Hugo Schnars Alquist lithograph zeilschip, maritiem Ludwig Müller
Maritieme scene van een zeilschip op volle zee, litho Hugo Schnars Alquist, 1900s
Afmeting/size: 77 cm breed x 56 cm hoog
A really outstanding depiction of a large shipping vessel on a calm sea by renowned German marine painter Carl Wilhelm Hugo Schnars-Alquist (1855-1939).
Ours is an original lithograph authorized by the artist and printed in the early 1900s
Schnars-Alquist is especially known for his realistic seascapes and portraits of large, deepwater sailing vessels. Born in Hamburg to a merchant family, he was a self-taught painter who excelled in depicting the sea "in all lattitudes, at all seasons and in all moods", according to a biographical account.
His voyages to places around the world gave him this unique perspective. Aside from travelling within Germany, he also went to the United Kingdom, Scandinavia, and the United States. He also travelled to South Africa, parts of Asia (like Ceylon, now Sri Lanka), Australia and New Zealand.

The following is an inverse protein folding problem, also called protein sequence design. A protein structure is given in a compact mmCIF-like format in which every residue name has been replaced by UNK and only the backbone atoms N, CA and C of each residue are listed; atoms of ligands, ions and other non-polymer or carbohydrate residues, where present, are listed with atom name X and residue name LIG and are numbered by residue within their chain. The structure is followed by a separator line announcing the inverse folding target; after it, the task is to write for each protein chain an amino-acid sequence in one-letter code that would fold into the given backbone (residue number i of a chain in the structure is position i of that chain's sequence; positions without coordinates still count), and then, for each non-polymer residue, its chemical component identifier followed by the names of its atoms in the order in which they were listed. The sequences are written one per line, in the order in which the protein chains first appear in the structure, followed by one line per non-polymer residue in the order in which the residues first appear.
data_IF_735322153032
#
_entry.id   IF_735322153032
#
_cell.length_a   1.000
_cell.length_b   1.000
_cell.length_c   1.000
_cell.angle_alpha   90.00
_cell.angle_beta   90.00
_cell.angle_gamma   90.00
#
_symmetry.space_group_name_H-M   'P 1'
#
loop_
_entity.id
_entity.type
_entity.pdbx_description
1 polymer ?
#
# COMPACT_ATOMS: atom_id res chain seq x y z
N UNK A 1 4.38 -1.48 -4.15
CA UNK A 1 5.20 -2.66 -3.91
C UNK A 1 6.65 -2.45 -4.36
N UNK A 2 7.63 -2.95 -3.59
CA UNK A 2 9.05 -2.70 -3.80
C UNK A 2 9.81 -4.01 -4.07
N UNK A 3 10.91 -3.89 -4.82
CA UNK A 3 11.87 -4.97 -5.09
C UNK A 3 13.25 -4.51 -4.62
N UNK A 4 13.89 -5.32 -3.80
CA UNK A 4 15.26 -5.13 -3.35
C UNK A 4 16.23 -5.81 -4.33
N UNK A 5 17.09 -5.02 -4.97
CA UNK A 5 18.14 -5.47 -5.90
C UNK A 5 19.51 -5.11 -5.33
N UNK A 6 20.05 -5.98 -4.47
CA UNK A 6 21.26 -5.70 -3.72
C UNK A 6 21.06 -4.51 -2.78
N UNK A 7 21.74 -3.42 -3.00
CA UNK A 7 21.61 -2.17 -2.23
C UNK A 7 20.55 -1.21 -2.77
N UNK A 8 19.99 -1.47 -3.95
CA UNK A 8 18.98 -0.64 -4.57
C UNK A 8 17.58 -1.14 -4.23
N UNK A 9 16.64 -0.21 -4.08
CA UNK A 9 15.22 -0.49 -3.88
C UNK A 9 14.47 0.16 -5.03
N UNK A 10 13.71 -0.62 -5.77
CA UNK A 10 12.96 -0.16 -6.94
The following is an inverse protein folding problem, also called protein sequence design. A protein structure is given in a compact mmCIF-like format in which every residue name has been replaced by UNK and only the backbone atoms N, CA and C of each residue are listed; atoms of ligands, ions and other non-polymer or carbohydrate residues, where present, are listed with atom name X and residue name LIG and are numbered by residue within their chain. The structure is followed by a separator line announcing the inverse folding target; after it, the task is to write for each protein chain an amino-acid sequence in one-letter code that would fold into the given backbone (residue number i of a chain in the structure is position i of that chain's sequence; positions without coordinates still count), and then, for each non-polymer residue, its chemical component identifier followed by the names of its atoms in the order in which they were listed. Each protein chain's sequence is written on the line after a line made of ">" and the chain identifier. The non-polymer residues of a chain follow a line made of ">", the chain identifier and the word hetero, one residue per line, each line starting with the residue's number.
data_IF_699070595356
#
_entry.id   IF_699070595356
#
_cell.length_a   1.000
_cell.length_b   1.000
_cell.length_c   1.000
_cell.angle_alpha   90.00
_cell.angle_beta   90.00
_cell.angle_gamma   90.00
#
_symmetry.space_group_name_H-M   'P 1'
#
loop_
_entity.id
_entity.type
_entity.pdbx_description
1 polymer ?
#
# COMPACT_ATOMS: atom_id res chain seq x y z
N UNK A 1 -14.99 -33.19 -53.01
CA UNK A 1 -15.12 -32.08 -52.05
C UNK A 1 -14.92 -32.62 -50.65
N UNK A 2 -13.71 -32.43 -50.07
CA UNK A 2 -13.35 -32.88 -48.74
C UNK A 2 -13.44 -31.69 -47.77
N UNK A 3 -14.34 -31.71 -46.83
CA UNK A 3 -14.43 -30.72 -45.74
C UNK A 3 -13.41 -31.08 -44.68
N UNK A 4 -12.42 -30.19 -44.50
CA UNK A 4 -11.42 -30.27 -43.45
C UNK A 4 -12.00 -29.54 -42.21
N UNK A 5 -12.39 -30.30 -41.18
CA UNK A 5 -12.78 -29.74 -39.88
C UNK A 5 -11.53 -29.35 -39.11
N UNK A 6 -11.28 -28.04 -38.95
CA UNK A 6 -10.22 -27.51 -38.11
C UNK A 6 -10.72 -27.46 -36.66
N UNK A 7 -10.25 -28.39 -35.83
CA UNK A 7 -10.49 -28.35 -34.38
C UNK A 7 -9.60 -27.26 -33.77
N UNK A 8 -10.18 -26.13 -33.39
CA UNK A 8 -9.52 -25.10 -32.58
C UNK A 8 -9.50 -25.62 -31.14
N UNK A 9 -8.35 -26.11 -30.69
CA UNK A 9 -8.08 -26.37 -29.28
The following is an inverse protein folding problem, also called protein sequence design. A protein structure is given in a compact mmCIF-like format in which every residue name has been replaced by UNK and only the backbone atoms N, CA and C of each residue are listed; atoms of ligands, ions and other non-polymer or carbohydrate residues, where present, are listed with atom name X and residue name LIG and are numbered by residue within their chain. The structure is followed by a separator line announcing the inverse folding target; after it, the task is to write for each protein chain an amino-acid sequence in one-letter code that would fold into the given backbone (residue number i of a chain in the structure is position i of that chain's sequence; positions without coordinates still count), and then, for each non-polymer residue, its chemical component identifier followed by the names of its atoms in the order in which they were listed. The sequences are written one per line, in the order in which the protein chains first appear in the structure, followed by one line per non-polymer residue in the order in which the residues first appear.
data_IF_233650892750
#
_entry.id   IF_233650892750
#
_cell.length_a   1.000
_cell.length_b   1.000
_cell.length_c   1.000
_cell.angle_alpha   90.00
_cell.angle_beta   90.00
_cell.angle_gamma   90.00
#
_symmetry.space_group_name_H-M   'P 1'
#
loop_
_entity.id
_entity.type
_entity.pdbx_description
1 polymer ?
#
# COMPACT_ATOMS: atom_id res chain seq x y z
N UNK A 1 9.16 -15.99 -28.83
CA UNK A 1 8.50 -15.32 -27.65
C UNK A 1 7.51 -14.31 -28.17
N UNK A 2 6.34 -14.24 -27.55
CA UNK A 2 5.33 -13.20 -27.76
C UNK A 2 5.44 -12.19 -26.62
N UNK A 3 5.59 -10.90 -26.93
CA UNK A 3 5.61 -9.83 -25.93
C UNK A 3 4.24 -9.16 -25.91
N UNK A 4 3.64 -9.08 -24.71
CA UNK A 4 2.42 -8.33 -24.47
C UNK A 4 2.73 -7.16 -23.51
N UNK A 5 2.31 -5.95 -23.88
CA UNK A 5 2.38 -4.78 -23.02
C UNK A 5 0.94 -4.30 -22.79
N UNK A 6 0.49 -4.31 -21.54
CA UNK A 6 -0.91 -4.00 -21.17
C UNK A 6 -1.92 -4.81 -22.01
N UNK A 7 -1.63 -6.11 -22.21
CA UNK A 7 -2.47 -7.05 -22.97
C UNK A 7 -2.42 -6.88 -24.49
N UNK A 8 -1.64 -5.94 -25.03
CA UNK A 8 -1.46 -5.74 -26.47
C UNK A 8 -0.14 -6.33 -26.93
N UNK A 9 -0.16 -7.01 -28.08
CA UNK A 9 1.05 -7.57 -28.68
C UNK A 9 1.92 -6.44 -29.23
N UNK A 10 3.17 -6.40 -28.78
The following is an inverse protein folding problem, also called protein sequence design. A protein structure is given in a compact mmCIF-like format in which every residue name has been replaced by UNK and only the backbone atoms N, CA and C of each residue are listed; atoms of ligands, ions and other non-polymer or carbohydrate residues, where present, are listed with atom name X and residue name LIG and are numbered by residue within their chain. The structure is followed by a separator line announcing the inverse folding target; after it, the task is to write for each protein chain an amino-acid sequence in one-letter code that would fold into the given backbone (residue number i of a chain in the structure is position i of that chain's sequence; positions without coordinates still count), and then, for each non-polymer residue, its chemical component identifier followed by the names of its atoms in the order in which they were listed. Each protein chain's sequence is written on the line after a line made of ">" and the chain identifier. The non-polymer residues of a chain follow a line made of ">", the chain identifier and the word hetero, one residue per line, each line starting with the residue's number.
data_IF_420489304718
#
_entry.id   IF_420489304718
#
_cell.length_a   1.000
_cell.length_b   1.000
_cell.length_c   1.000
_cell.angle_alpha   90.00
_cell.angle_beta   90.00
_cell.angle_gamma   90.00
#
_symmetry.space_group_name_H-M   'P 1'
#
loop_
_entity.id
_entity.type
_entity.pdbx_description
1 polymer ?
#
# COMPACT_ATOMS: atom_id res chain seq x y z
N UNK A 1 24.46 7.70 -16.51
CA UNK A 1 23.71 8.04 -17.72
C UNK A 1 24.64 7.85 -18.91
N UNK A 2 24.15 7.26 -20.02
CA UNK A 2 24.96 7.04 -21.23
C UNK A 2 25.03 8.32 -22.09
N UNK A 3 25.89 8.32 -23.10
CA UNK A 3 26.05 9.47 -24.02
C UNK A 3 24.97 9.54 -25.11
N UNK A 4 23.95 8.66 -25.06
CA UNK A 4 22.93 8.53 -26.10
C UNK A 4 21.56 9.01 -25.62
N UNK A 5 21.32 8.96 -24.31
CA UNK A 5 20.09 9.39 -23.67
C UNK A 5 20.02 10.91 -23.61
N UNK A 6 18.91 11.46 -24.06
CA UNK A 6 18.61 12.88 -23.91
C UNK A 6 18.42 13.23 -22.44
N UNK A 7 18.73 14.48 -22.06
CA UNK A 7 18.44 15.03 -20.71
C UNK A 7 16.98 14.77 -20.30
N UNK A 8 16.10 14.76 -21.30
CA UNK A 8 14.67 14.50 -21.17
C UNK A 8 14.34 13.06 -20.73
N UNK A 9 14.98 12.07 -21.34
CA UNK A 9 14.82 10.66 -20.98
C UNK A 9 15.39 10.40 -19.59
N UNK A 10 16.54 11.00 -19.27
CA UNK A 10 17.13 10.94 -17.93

Schnars-Alquist gained fame during his lifetime and exhibited his oils-on-canvas not only in Germany, but also in Melbourne, Australia and the prestigious 1893 Columbian Exposition in Chicago. His original paintings are found in museums as well as private collections in Germany, Australia and the U.S. Among the notable collectors are German emperor Wilhelm II and chancellor Bernhard von Bulöw. In 2011, one of his seascapes (done in Hamburg, 1906) sold at a Sotheby's auction out of London for 21,250 British pounds (about $33,000).
The artist authorized the reproduction of his works in the early 1900s.
Among Schnars-Alquist's paintings is one called "The Santa Maria, the Pinta and the Niña", of particular interest to Americans, as it depicted the three sailing vessels of navigator Christopher Columbus. The ship on this lithograph resembles those during that era.